Why do subsequent unmet conditions in my CASE statement affect my return data type?

All we need is an easy explanation of the problem, so here it is.

I have the following variables and CASE statement:

DECLARE @DATE_VALUE VARCHAR(20) = '4/29/2021'
DECLARE @CONVERT_CODE VARCHAR(1) = 'I'

SELECT CASE @CONVERT_CODE WHEN 'I' THEN DATEDIFF(day, '04/21/2021', @DATE_VALUE)
       END AS ConvertedValue

There’s nothing special about it. It returns 8 (int) as I expect it to.

However, as soon as I add to my CASE statement a conditional that returns a datetime data type, I no longer get 8 (int), despite continuing to use "I" as the @CONVERT_CODE value.

DECLARE @DATE_VALUE VARCHAR(20) = '4/29/2021'
DECLARE @CONVERT_CODE VARCHAR(1) = 'I'

SELECT CASE @CONVERT_CODE WHEN 'I' THEN DATEDIFF(day, '04/21/2021', @DATE_VALUE)
                          WHEN 'D' THEN GETDATE()
       END AS ConvertedValue

Instead, I get the datetime value of "1900-01-09 00:00:00.000"

I would think "D" shouldn’t get evaluated at all because, in SQL Server, once a condition evaluates to true ("I" in this case), it should break out of the CASE statement–so I’m not sure why "D"s data type is affecting the overall return data type. Also, it doesn’t matter if I reverse the order of the conditions and still use "I":

DECLARE @DATE_VALUE VARCHAR(20) = '4/29/2021'
DECLARE @CONVERT_CODE VARCHAR(1) = 'I'

SELECT CASE @CONVERT_CODE WHEN 'D' THEN GETDATE()
                          WHEN 'I' THEN DATEDIFF(day, '04/21/2021', @DATE_VALUE)
       END AS ConvertedValue

Am I missing something?

How to solve :

I know you bored from this bug, So we are here to help you! Take a deep breath and look at the explanation of your problem. We have many solutions to this problem, But we recommend you to use the first method because it is tested & true method that will 100% work for you.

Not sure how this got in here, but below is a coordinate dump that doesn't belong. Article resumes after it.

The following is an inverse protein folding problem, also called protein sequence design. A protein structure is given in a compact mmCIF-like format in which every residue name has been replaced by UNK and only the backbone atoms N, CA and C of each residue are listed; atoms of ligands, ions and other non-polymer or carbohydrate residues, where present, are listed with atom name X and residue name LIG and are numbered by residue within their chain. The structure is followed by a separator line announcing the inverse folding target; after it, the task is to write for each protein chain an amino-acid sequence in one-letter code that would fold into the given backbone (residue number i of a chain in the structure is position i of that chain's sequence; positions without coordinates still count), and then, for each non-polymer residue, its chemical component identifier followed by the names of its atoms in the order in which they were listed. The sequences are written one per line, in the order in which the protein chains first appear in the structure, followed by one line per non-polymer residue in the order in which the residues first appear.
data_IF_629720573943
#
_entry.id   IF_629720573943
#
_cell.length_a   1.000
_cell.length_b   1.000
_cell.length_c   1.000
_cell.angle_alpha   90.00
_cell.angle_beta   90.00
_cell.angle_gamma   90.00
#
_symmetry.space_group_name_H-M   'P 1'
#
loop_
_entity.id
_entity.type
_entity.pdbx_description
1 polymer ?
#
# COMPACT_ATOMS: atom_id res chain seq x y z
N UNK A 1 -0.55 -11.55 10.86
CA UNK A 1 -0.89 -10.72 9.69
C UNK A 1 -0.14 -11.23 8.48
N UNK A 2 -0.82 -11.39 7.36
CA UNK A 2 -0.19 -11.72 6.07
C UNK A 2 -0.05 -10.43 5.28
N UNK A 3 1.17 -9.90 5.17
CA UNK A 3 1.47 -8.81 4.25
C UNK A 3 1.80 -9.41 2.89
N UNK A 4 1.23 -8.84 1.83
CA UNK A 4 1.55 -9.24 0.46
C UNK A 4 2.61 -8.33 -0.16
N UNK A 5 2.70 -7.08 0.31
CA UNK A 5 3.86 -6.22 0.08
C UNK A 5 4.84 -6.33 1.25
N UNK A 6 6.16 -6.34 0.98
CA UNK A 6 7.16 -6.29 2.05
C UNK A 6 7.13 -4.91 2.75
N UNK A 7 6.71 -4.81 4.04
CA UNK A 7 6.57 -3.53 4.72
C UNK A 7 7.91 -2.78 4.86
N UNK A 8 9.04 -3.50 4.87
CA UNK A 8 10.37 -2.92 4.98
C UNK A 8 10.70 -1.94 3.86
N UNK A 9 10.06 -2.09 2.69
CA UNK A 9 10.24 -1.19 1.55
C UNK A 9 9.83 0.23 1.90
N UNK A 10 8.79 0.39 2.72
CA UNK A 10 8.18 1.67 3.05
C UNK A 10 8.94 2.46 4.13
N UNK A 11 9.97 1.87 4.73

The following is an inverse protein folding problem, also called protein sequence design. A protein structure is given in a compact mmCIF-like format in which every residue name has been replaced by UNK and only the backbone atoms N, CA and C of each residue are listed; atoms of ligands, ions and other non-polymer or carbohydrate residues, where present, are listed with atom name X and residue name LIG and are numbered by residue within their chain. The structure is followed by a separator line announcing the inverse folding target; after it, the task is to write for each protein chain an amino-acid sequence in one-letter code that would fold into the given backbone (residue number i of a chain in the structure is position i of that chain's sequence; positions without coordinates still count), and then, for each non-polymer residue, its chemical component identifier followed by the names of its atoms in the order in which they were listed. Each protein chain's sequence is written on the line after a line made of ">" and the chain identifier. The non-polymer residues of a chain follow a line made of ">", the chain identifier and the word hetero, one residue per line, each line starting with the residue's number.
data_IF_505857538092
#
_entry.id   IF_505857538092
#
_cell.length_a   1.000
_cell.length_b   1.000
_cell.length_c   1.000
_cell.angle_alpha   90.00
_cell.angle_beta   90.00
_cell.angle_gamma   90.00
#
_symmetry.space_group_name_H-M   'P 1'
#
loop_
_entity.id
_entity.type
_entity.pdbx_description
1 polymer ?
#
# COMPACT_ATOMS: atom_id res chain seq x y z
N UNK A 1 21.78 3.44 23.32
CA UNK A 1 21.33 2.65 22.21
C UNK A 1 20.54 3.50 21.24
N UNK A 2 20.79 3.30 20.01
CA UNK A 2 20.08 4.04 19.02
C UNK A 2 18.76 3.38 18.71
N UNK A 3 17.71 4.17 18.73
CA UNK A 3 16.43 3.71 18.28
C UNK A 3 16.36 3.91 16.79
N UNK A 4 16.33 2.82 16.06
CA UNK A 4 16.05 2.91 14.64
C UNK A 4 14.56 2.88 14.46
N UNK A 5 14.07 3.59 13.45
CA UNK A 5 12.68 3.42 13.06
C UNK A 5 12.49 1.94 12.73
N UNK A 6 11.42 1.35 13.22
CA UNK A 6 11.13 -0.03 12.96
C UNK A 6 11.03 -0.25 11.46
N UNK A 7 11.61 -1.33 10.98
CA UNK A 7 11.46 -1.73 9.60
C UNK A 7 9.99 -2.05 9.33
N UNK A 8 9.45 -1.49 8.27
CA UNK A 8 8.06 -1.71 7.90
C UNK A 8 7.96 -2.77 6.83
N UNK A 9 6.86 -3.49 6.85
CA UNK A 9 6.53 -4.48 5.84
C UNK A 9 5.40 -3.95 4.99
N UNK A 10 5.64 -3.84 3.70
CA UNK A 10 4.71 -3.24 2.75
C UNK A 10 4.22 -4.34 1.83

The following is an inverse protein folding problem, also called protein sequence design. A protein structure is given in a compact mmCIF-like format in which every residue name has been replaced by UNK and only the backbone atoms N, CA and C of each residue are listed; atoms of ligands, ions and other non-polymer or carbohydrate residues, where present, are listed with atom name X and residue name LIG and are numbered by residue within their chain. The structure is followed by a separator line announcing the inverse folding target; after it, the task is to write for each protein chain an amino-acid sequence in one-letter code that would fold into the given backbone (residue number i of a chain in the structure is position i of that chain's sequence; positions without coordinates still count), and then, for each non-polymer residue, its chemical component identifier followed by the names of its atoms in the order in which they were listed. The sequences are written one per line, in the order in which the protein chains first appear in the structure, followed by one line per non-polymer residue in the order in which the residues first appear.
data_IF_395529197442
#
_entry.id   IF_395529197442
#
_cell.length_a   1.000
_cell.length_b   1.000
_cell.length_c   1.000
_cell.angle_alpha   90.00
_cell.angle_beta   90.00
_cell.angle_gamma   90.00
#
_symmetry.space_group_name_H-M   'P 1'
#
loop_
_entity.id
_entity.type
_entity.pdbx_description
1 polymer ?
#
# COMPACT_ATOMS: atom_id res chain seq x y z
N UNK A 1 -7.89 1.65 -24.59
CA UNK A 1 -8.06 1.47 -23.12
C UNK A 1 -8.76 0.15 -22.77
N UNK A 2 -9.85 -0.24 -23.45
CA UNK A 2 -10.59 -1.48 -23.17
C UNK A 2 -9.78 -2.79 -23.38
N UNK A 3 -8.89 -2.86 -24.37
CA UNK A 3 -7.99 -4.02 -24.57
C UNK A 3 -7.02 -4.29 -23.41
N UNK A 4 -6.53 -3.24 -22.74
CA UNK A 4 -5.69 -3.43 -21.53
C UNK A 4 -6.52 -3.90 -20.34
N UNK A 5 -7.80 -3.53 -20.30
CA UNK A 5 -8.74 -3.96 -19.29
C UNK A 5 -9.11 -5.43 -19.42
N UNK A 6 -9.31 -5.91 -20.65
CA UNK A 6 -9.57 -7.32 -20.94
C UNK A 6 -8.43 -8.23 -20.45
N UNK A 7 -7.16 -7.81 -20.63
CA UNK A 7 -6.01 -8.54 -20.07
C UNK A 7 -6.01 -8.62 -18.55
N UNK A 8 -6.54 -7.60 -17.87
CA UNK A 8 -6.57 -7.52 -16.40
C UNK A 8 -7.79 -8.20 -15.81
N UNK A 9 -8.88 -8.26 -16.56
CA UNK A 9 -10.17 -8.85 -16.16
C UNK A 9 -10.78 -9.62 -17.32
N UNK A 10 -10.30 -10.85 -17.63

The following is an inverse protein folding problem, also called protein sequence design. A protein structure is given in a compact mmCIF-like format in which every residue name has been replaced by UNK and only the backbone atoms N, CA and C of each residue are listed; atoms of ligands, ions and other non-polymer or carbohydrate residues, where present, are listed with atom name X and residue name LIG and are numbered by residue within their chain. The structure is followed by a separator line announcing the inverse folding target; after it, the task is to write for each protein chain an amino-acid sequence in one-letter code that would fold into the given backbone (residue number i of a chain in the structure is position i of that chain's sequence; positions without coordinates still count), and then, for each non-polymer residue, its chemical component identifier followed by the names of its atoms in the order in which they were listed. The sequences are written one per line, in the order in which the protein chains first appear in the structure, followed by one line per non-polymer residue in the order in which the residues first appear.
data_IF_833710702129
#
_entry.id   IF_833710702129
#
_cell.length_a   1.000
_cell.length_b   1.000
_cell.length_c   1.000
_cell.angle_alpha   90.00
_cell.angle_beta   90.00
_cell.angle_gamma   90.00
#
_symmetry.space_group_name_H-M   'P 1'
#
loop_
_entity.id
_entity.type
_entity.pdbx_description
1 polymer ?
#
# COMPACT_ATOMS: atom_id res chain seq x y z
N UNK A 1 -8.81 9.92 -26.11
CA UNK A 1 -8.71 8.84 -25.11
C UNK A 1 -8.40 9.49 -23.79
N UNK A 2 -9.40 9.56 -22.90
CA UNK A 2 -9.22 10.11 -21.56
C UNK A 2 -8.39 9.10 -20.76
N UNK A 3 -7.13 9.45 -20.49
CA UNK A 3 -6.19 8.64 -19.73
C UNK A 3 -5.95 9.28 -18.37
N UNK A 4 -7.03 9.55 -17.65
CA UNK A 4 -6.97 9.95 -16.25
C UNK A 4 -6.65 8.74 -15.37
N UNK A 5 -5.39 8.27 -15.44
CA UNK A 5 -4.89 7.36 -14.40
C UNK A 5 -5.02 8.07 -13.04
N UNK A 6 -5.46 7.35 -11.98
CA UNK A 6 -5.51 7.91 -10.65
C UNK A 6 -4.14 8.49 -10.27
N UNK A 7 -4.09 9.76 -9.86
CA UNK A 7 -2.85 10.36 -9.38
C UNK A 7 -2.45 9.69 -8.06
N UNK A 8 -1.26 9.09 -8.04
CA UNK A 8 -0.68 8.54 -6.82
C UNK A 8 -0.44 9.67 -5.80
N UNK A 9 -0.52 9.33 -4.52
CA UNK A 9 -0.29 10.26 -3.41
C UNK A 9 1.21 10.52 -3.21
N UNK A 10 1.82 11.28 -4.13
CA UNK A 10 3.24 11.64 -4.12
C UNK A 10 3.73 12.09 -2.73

Method 1

The column defined by your CASE expression has a data type, as all columns do.

SQL Server determines the resulting type in its usual way, making use of data type precedence. The type datetime has a higher precedence than integer.

You might be expecting the CASE expression to return different types on different paths, but that is not possible (sql_variant aside).

Method 2

"1900-01-09 00:00:00.000" is the date number 8.
The problem you are facing rely on the fact that case will return only one data type.
It will evaluate every case expression, choosing a data type and implicit converting every results to that data type.

In your case one case returns int (datediff) and another one datetime so sql decided to use datetime and then converted 8 to datetime that is what you have found.

This data type decision is evaluated before applying the case statement to each row selected.

Method 3

I would think "D" shouldn’t get evaluated at all because, in SQL Server, once a condition evaluates to true ("I" in this case), it should break out of the CASE statement

Too many shoulds – try casting an eye over Dirty Secrets of the CASE Expression by Aaron Bertrand.

Note: Use and implement method 1 because this method fully tested our system.
Thank you 🙂

All methods was sourced from stackoverflow.com or stackexchange.com, is licensed under cc by-sa 2.5, cc by-sa 3.0 and cc by-sa 4.0

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